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Geographical Notes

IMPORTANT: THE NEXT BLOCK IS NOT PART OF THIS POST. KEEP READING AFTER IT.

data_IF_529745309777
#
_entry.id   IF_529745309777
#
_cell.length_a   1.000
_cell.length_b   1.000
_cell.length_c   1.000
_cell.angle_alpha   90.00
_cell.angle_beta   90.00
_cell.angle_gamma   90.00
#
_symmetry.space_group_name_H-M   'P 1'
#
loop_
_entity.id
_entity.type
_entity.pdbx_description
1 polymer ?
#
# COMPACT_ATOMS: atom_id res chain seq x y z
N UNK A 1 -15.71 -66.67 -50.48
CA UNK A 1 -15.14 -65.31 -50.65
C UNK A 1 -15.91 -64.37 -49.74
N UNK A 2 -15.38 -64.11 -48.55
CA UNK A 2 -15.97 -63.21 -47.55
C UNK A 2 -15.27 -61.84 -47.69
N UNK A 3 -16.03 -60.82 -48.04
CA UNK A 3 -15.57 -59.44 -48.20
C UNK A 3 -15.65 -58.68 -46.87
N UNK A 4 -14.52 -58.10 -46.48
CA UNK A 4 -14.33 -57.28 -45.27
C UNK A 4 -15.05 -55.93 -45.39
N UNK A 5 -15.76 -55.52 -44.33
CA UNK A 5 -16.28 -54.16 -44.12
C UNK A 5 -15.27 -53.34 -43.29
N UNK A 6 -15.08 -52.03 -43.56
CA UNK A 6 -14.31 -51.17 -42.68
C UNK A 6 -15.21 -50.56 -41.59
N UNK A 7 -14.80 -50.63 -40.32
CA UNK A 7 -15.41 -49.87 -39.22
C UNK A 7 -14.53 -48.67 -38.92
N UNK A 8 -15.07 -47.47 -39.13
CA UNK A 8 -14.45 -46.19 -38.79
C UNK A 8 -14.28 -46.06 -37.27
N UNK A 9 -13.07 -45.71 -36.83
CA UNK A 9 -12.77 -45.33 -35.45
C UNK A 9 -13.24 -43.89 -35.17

THE present number of the Bulletin de la Société de Géographie commences with a paper by M. Duveyrier, on the geographical extent of the Mussulman confraternity of Senousi. This sect, which is distinguished by its au tere and fanatical tenets, arose forty-six years ago under an Algerian, and appears to have in a greater or less degree permeated the Mohammedan world, and acquired vast political importance. It flourishes especially in Northern Africa, reaching as far south as Timbuctoo. The details of its precise extent and the nature of its activity are given in the paper. The second paper, which is not signed, records a French hydrographical mission to the coast of Morocco by the French officer M. Vincendon-Dumoulin in 1854. The most interesting part of the paper is the introduction, in which the writer discusses the necessity of having a dictionary of geographical etymology; that is, a work which will explain as far as possible the origin and meaning of geographical names, not only from a philological but also an historical point of view. The names, he says, which, for example, Stanley and De Brazza are giving their settlements in Africa, are explicable now, when everybody knows why Leopoldville is so called; but it may be different fifty years hence. But who knows, he inquires, that the territory called Adélie in the Polar Ocean was so called after the wife of Admiral Dumont d'Urville, or that the capes known as Jagcrsschmidt and Cotelle were named after the members of the hydrographical expedition to Morocco, which the paper then goes on to describe? From the report of a Committee of the Society appointed for the purpose, we see that three gold medals for geographical work have been awarded this year. The first was granted to M. Alphonse Milne-Edwards for his submarine investigations; the second to M. Thouar for his journey to the Grand Chaco in search of the survivors of the Crevaux Mission; and the third to M. Charnay for his explorations and archæological discoveries in Yucatan. The last paper in the number is composed of a series of extracts from the letters of Abbé Desgodins on the boundary region between Thibet, Burmah, Assam, and China.

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